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Book Review September 6, 2002
 
The Russian Hack
By John Dolan Browse author Email
 
Page 2 of 5
 
In other words: he looked like a fat old guy with a hangover, trying not to make his headache any worse by turning his head. That's how a writer not so addicted to the Time Magazine style of writing might have described Yeltsin. But for Talbott, Yeltsin's every belch, bead of sweat or varicose vein is fraught with significance. When Yeltsin looks bad, things look bad for Russia -- for the whole world! And when, at another "summit," Yeltsin is "in good form," Talbott, vile courtier, is adoring:

"[Yeltsin's] color was healthy, his gaze steady, his gestures firm and in synch with his speech...."

This sort of body-language obsession was, of course, standard practice for American "Russia hands" during the Cold War. I recall reading a proud account of the way a CIA agent managed to collect the urine container of a Soviet aircraft carrying an important Politburo official so that rumors of his diabetes could be confirmed or refuted.

Indeed, that urine-collecting mission still stands in my mind as the perfect example of America's Russia-watching enterprise: a befouled and degrading attempt to read men whose whole career was devoted to being unreadable.

But it's a bit odd to find Talbott engaging in the same Politburo-sniffing activities. Yeltsin's regime was as porous as Stalin's was hermetic; if you wanted to find out about Yeltsin's health, all you had to do was bribe someone. You could very probably have bribed Yeltsin himself, for that matter. Why, then, these endless attempts to read Yeltsin's horrible visage as if it were the key to Russia?

The answer is quite simple, and shameful. Though he claims to have studied Russian history, Talbott (and his master Clinton) glibly imposes on Russia the "presidential" pattern basic to American politics, in which two (supposedly) antagonistic factions within the oligarchy focus all their aspirations in two rival candidates. There can only be two men in the picture, whether it's imposed on a domestic struggle between Bush and Clinton, or one in the endless series of "summits" between Clinton and Yeltsin.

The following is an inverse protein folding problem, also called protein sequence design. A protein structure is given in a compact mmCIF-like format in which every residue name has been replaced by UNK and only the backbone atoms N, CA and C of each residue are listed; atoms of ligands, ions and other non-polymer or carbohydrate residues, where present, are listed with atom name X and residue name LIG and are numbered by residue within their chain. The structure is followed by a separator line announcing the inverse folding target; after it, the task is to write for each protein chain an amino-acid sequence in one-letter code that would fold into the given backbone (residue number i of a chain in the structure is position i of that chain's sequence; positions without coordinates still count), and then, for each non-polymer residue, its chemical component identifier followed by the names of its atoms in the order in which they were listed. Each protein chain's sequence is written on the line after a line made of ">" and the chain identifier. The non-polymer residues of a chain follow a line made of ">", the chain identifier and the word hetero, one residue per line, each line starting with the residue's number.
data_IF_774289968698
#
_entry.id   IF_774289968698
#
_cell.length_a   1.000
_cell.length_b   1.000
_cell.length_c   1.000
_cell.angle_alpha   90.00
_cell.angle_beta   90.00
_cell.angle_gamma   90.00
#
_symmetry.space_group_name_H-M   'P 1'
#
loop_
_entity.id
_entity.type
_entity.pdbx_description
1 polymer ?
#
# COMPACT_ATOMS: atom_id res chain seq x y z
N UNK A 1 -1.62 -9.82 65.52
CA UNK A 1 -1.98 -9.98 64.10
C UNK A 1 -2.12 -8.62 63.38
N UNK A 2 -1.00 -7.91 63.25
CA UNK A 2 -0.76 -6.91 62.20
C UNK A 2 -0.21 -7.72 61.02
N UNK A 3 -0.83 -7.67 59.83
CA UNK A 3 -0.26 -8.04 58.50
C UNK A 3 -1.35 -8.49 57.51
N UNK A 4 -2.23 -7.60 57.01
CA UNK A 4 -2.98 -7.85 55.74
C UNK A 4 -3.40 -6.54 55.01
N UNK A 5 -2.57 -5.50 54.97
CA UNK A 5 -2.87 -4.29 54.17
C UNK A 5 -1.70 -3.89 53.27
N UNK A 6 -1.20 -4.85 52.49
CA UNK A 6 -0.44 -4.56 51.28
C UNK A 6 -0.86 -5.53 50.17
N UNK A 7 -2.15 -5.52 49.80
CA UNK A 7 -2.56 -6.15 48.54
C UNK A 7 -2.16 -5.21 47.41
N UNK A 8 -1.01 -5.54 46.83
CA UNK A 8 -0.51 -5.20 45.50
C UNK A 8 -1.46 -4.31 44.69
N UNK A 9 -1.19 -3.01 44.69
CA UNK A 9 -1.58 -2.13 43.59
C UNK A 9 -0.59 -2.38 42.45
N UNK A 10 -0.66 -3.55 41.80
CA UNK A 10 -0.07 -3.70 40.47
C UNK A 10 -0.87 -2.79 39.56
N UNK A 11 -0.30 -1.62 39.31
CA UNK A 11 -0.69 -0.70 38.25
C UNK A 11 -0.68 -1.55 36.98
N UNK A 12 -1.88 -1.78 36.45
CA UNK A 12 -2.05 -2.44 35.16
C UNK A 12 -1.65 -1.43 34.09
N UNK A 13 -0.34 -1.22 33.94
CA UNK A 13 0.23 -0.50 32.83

Thus Clinton easily begins to consider Yeltsin his opposite number, with the same instincts and goals. And, as Talbott confesses in one of his better moments, parallels between Clinton and Yeltsin were not difficult to find:

"I suspected there was more to [Clinton's] affinity with Yeltsin than being approximately the same height and shape and shoe size....Yeltsin combined prodigious determination and fortitude with grotesque indiscipline and a kind of genius for self-abasement. He was both a very big man and a very bad boy, a natural leader and an incurable screw-up. All this Clinton recognized, found easy to forgive and wanted others to join him in forgiving."

Clinton sees Yeltsin as an older, weaker version of himself and enjoys manipulating his moribund double. There was no reason to expect that Clinton would do otherwise; it was probably in the US's interests to let a weak and corrupt figurehead occupy power in Russia while America went about destroying its former rival. The anomaly is that Talbott, the supposed "Russia hand" and Russophile, apparently endorses Clinton's facile translation of "Ol' Boris"'s actions and motives into American context. "Yeltsin's a good politician," says Clinton again and again (and again.)

Talbott quotes Clinton's commentaries on Yeltsin at tremendous length. They are distinguished by patronizing, faux-homespun slang which becomes more irksome each time it is repeated:

"I guess we've got to pull up our socks and back Ol' Boris again."

"This Guy [Yeltsin]'s in the fight of his life, and he thinks he's going to win!"

"'That's why I want to stay close to [Yeltsin],' said Clinton, pounding his palm on the steering wheel of the golf cart. He wanted to use his upcoming summit 'to really bond with the guy. When he's got hard calls to make, he's more likely to make the right ones with the knowledge that I'm there for him.'"

And my personal favorite, in which Clinton explains:


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